Original languageEnglish (US)
Pages (from-to)918-929
Number of pages12
JournalGlobal Ecology and Biogeography
Volume26
Issue number8
DOIs
StatePublished - Aug 1 2017

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carnivore
carnivores
cameras
traps
wildlife
prey availability
conservation planning
monitoring
standardization
protected area
Belize
Botswana
biodiversity
Senegal
road
Nepal
Madagascar
ecosystem
Norway
Indonesia

All Science Journal Classification (ASJC) codes

  • Global and Planetary Change
  • Ecology, Evolution, Behavior and Systematics
  • Ecology

Cite this

Rich, Lindsey N. ; Davis, Courtney L. ; Farris, Zach J. ; Miller, David Andrew ; Tucker, Jody M. ; Hamel, Sandra ; Farhadinia, Mohammad S. ; Steenweg, Robin ; Di Bitetti, Mario S. ; Thapa, Kanchan ; Kane, Mamadou D. ; Sunarto, S. ; Robinson, Nathaniel P. ; Paviolo, Agustín ; Cruz, Paula ; Martins, Quinton ; Gholikhani, Navid ; Taktehrani, Ateih ; Whittington, Jesse ; Widodo, Febri A. ; Yoccoz, Nigel G. ; Wultsch, Claudia ; Harmsen, Bart J. ; Kelly, Marcella J. / Assessing global patterns in mammalian carnivore occupancy and richness by integrating local camera trap surveys. In: Global Ecology and Biogeography. 2017 ; Vol. 26, No. 8. pp. 918-929.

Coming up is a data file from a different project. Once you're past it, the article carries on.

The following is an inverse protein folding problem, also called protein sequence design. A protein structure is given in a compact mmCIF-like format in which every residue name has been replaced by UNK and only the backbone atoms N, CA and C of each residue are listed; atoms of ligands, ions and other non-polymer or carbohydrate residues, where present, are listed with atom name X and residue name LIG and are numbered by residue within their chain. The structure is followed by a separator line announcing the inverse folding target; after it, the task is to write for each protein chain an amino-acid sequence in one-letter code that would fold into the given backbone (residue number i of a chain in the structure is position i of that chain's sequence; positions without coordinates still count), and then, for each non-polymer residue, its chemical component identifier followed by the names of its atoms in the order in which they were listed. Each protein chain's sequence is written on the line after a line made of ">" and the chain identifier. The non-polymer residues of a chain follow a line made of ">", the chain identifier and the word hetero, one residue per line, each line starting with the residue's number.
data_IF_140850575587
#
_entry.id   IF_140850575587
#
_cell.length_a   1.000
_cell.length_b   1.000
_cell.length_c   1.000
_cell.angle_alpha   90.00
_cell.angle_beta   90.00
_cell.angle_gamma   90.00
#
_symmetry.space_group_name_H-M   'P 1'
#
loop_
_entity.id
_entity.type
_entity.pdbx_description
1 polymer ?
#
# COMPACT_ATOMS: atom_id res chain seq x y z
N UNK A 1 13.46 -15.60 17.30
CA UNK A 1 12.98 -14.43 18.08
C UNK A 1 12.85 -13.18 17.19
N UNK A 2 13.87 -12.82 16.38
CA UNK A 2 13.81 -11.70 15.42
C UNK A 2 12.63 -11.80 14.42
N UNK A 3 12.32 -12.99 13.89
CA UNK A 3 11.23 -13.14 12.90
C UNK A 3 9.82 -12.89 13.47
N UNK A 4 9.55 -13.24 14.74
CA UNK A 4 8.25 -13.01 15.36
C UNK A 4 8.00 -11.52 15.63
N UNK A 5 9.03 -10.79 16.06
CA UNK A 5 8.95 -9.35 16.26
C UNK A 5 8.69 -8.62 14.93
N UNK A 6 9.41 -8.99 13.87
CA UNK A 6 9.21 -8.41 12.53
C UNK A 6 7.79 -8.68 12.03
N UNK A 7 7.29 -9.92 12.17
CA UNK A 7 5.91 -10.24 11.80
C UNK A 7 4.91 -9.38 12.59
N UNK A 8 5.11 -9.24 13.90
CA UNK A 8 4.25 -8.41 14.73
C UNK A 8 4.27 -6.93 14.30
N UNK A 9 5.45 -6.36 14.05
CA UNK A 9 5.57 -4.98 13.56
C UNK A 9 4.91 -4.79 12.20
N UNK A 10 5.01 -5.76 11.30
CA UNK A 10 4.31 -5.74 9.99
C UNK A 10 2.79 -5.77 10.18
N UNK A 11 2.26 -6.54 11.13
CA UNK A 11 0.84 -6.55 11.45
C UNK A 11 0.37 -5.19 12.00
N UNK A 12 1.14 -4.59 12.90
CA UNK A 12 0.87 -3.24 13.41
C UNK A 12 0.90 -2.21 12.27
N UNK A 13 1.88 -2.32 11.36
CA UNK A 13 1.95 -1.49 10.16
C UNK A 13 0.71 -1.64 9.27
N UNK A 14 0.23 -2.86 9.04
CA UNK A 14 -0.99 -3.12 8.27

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abstract = "Aim: Biodiversity loss is a major driver of ecosystem change, yet the ecological data required to detect and mitigate losses are often lacking. Recently, camera trap surveys have been suggested as a method for sampling local wildlife communities, because these observations can be collated into a global monitoring network. To demonstrate the potential of camera traps for global monitoring, we assembled data from multiple local camera trap surveys to evaluate the interchange between fine- and broad-scale processes impacting mammalian carnivore communities. Location: Argentina, Belize, Botswana, Canada, Indonesia, Iran, Madagascar, Nepal, Norway, Senegal, South Africa, and the U.S.A. Methods: We gathered camera trap data, totalling > 100,000 trap nights, from across five continents. To analyse local and species-specific responses to anthropogenic and environmental variables, we fitted multispecies occurrence models to each study area. To analyse global-level responses, we then fitted a multispecies, multi-area occurrence model. Results: We recorded 4,805 detections of 96 mammalian carnivore species photographed across 1,714 camera stations located in 12 countries. At the global level, our models revealed that carnivore richness and occupancy within study areas was positively associated with prey availability. Occupancy within study areas also tended to increase with greater protection and greater distances to roads. The strength of these relationships, however, differed among countries. Main conclusions: We developed a research framework for leveraging global camera trap data to evaluate patterns of mammalian carnivore occurrence and richness across multiple spatial scales. Our research highlights the importance of intact prey populations and protected areas in conserving carnivore communities. Our research also highlights the potential of camera traps for monitoring wildlife communities and provides a case study for how this can be achieved on a global scale. We encourage greater integration and standardization among camera trap studies worldwide, which would help inform effective conservation planning for wildlife populations both locally and globally.",